Under a new program from Pikes Peak Community College, assailants, robbers, thieves, drug dealers and abusers in county jail are learning how they can redefine their lives.
“No matter what my past may be, I can change my future and have what I want,” said former gang member Alexander Ruiz.
He’s one of 13 inmates in the El Paso County Criminal Justice Center who received certificates of completion Feb. 6 from the Growth and Leadership Life Skills Training Series.
“It’s all up to me on what kind of legacy I leave behind,” said Ruiz, a father of three who has been in and out of jail for the past 25 years.
Unlike life skills training offered at other jails around the nation, the unique, 12-week program focuses on inmates developing a detailed, executable plan for their lives after incarceration, one that looks and feels different from what’s been their status quo.
In a meeting room at the jail, participants wearing the standard-issue orange pants and tops smiled as they accepted congratulations from college and jail staff. They celebrated their accomplishment with Valentine-themed cupcakes sprinkled with pink and red hearts.
“I’m not going to say this class is a fix-all, but it’s a damn good start,” said graduate Joseph Raatz. “So many of us are trying to get through this and get back out, but we never think about the future.”
Raatz wants one of his new defining labels after he’s a free man in about a year to be a “computer-aided design and drafting operator,” which he plans on studying.
“The class gave me inspiration to go forward as far as more education,” he said.
This is the second and largest group to finish the voluntary program that PPCC lead facilitator Sara Boatz began offering six months ago.
“This is not just a ‘What now?’ type of thing,” said graduate Jamie Crawford, who since she was 12 has wanted to become a chemist. “I know my plans and goals will continue, for me to move forward. I know there’s hope and possibilities.”
With recidivism at the county jail running between 70% and 75%, just short of the national average for jails of 76%, Detentions Bureau Chief Clif Northam said such programs lessen the chance of participants reoffending.
“It gives them the education to want to better their lives,” he said, after telling participants what matters is not what they did to be sent to jail, but “what you do here forward.” He added that he hopes to never see them in orange jumpsuits again.
The program is based on a workbook Boatz wrote, “What If, What Else, What Now: An Interactive Guide to Personal Reinvention and Living Forward.”
Participants answer questions about where they’d like to be in five years, one year and next month. They’re encouraged to dream big and then chart a course for how they can achieve what they desire.
For many, Boatz said, it’s the first time anyone has ever asked them about their aspirations.
“’What are you gonna do to not come back?’ I ask them,” Boatz said. “You don’t want to be stuck or move backward.”
Actionable change happens out of fear, pain or gain, she said, and her teachings emphasize the latter, since fear or pain don’t seem to be effective motivators for some to stay out of jail.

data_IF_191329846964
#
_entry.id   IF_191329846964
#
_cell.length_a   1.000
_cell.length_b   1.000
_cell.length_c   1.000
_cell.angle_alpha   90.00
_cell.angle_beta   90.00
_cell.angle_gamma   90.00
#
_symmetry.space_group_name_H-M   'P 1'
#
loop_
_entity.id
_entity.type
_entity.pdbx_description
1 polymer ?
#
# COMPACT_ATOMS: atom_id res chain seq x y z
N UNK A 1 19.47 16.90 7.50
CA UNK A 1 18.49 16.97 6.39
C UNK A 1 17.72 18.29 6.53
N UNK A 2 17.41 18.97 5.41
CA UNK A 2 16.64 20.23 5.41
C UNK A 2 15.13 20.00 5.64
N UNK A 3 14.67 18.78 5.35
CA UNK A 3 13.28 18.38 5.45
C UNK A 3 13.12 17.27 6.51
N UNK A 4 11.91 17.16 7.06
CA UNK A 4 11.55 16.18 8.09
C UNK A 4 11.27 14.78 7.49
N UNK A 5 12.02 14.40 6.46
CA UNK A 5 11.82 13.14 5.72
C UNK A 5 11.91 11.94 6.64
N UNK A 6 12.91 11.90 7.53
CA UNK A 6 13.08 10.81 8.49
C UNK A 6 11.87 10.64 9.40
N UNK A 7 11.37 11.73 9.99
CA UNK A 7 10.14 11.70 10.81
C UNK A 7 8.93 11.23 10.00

“We give them a reason to move forward,” Boatz said.
Practicing “soft skills,” such as resolving conflict, negotiating in business, preparing for jobs, developing self-awareness and self-esteem and building social and emotional acuity, also are part of the curriculum.
The program works because it’s not forced on inmates, Boatz said, and has become so popular there’s a waiting list.
“It’s what they want, not what anybody else tells them they want,” she said.
Ruiz, 39, intends to stop youths from following the same path he has. During a Bible study in jail one day, he realized that there were representatives from seven gangs in the room — and they were all getting along. He hopes to integrate the idea into a gang-reduction effort in Colorado Springs, similar to a program that’s had success in Denver.
“I used to let my scars and tattoos, my gang-related persona and my criminal background define me as a person,” he said.
Not anymore; Ruiz’s new mindset is “turning negatives into positives” and teaching younger people about the dangers of gang involvement and drugs.
“It’s a pretty violent life,” Ruiz said. “It’s not something to look up to. I know I don’t want to go back.”
Said Boatz, “He can do it. He’s so articulate, and he’s a born leader.”
In the 2½ years PPCC has been offering a GED-completion course at the county jail, Boatz said only one person followed through after getting released and took the online test to earn the GED, the equivalent of a high school diploma.
The new Growth and Leadership Life Skills Training Session already is charting better results. Since the program began in August, 145 inmates have taken some of the classes, which run for three hours a week for three months.
A total of 24 have completed the program and earned certificates, and 55 people filled out enrollment forms for Career Boost, a noncredit workforce training program through PPCC. A few have started a welding program.
“We really believe we’re making a difference,” Boatz said.
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